Evelyn Underhill writes that the mystic sees the world as sacramental.
I like that image.
A mystic experiences the world around him as a complete expression of the divine.
In my book, there are three active forms of mystics. (And one passive.) The active forms are (1) the head, who experiences visions and other sensual Godly phenomenon; (2) the heart, who feels their way through their relationship with God; and (3) the hand, those people who, without articulation, know the right thing to do, the right time to do it, and has the courage to get up and do it.
The metaphor I’ve been taught about a head’s relationship to life is that in the river, the head swims. Uses his arms and legs, and makes his way down the current.
Evelyn explains that a mystic’s relationship with the world around him takes the form of enhanced mental lucidity that comes from an abnormal sharpening of the senses. This results in a perception of a reality that had never before been suspected.
The mystic, then, penetrates the divinity hidden within nature; he enjoys all creatures in God and God in all creatures.
The heart experiences the river of life by floating on his back, and trusting the water to bring him whole and hearty back home.
A mystic’s communion with the material world can be described as God-intoxication.
Founder of the Quaker religion, George Fox, wrote that the mystic finds in material existence a hidden unity in the Eternal Being.
A reaching and touching. A sacred connection.
God and man. Perceived through the things that we can sense. Finding a harmony between the mystic and life in all its forms.
Evelyn defines beauty as reality seen with eyes of love. And as we love God, we see his creation with the eyes of love. We see his beauty.
The hand stands in the river of life and lets the flow come around him. He learns about God and life by standing still and listening. Watching. Feeling. Knowing.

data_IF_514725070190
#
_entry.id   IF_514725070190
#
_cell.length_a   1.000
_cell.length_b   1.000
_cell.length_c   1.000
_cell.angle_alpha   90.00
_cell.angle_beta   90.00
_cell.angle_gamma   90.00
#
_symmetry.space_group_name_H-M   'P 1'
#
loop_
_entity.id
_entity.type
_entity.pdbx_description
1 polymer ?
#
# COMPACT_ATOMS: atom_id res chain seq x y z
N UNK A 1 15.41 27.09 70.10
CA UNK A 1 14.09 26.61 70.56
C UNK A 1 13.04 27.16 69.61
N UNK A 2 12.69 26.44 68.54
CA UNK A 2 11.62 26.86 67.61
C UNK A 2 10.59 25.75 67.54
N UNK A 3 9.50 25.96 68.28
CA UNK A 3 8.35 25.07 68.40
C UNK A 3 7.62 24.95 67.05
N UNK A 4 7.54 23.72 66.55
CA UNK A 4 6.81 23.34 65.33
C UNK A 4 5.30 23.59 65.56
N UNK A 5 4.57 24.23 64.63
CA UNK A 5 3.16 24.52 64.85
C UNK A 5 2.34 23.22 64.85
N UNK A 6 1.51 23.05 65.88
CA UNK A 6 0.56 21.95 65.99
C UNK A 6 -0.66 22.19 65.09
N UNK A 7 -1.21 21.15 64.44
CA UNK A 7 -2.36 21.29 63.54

Words from Evelyn:
The mystical way (with nature) is considered as an organic process of transcendence.
The awakened awareness of life is the self’s growth towards free and conscious participation in the Absolute Life.
The mystic denies the narrow and artificial world of self and finds in exchange the secrets of that mighty universe which he shares with nature and with God.
The mystic pierces the veil of imperfection and beholds creation with the creator’s eye.
Enlightenment is a symptom of growth, and growth is a living process which knows no rest.
(Quotes are from Mysticism, Chapter IV, The Illumination of the Self, Section 2., The Illuminated Vision of the World.)
And now for a poem.
The River of Life
The more we live, more brief appear
Our life’s succeeding stages:
A day to childhood seems a year,
And years like passing ages.
The gladsome current of our youth,
Ere passion yet disorders,
Steals lingering like a river smooth
Along its grassy borders.
But as the care-worn cheeks grow wan,
And sorrow’s shafts fly thicker,
Ye Stars, that measure life to man,
Why seem your courses quicker?
When joys have lost their bloom and breath
And life itself is vapid,
Why, as we reach the Falls of Death,
Feel we its tide more rapid?
It may be strange — yet who would change
Time’s course to slower speeding,
When one by one our friends have gone
And left our bosoms bleeding?
Heaven gives our years of fading strength
And those of youth, a seeming length,
Proportion’d to their sweetness.